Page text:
My family moved to Sandwell when I was six. My early memories are of a West Midlands TV production that went on to become a national sensation – at least in my mind. Chris Tarrant was the host of Tiswas. The anarchic Saturday morning kids programme was a West Midlands creation that went on to national acclaim.
Mum and Dad were both teachers. Mum taught French at a secondary comprehensive and my dad taught at a special school. Our family come from a Welsh non-conformist background. My parents taught me the value of education - and sought to ensure that I had a great one. They taught me that as neighbours, we have obligations to one another. They taught me that looking after the old lady down the street isn’t charity – it’s what it means to be a good person.
My mum used to talk a lot about her grandfather. He was a farm worker who left school at 11. He was incredibly well educated – much of which he taught himself before he went blind. Education was very important in our house when I was growing up. It was so important – and remains so – because it gave me choices in life.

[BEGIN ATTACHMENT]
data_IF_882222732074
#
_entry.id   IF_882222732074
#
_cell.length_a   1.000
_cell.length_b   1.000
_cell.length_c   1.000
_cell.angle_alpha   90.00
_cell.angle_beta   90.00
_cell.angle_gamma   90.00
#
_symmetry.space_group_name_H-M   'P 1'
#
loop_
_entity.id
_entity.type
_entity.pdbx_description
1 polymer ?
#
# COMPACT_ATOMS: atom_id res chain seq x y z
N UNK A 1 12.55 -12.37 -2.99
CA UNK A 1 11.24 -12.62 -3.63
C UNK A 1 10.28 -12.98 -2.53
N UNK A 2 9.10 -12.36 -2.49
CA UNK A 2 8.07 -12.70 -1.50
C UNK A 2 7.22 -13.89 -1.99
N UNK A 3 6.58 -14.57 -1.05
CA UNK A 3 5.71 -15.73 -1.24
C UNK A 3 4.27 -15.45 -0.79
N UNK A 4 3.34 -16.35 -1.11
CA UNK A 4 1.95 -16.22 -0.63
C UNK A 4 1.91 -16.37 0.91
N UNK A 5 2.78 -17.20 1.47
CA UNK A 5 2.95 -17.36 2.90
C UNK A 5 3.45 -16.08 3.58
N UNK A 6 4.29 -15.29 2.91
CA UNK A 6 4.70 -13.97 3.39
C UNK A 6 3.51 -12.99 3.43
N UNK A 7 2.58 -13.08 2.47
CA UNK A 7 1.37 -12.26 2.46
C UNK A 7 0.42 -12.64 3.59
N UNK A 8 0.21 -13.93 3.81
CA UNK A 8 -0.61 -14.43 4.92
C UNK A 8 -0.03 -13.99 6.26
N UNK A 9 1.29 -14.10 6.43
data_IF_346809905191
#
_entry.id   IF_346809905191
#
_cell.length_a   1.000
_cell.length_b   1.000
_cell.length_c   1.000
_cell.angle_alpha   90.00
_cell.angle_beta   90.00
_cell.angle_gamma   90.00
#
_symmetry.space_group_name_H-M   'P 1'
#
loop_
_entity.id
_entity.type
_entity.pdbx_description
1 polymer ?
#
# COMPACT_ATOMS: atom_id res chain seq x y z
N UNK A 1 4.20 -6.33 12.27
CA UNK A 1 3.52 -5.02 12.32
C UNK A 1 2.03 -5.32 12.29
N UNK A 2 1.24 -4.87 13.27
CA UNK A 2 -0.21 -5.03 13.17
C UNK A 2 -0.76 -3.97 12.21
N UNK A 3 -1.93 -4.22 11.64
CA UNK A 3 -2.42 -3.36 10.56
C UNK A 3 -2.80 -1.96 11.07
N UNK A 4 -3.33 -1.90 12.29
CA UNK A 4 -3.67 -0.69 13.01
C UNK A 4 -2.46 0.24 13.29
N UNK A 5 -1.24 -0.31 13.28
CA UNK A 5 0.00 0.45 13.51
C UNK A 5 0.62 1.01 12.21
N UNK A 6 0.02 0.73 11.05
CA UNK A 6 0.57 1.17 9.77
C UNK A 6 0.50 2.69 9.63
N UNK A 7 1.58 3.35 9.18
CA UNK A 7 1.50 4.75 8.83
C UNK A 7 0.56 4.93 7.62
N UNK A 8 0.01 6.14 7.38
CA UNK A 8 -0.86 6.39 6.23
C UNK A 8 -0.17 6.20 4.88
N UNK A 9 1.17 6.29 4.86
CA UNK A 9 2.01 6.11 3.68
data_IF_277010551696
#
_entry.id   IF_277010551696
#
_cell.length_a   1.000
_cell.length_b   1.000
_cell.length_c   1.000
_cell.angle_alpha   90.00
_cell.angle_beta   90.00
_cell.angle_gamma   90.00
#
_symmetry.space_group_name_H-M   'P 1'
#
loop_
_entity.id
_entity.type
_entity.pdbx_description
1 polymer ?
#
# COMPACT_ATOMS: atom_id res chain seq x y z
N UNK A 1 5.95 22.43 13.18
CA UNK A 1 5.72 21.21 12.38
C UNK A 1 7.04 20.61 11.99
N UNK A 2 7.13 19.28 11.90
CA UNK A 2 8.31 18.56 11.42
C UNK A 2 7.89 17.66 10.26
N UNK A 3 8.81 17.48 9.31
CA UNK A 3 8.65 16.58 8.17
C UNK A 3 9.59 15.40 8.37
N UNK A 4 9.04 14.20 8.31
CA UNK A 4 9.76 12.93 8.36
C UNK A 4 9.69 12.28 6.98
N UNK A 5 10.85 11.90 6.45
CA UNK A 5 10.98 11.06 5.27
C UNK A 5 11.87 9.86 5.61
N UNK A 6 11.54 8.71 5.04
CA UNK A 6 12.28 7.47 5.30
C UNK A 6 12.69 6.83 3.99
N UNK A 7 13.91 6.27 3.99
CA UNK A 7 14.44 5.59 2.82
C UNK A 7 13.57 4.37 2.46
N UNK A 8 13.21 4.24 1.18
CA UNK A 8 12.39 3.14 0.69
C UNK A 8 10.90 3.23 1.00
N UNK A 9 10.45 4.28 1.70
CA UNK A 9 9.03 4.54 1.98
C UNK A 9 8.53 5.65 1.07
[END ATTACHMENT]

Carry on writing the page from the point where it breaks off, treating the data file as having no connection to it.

I’m very proud to be from the West Midlands. Our region holds an incredibly special place in world history – but all too often we don’t celebrate where we’re from. Think about what’s come from the West Midlands.
Shakespeare – arguably the most creative figure in history. His body of work is unparalleled. The steam engine. The Lunar men. Manufacturers of world-class cars. The spitfire – made in Castle Bromwich.
The collective geniuses of the West Midlands are game-changers - global and historic leaders. We should celebrate this more. As Mayor, I will champion our region. If we were a nation, we’d be the 58th biggest country in the world.
We’ve got so much to be proud of. But we need to restore our pride and place as the great engine of business, jobs and opportunity at the heart of England. If I am elected West Midlands Mayor, that will be my guiding purpose.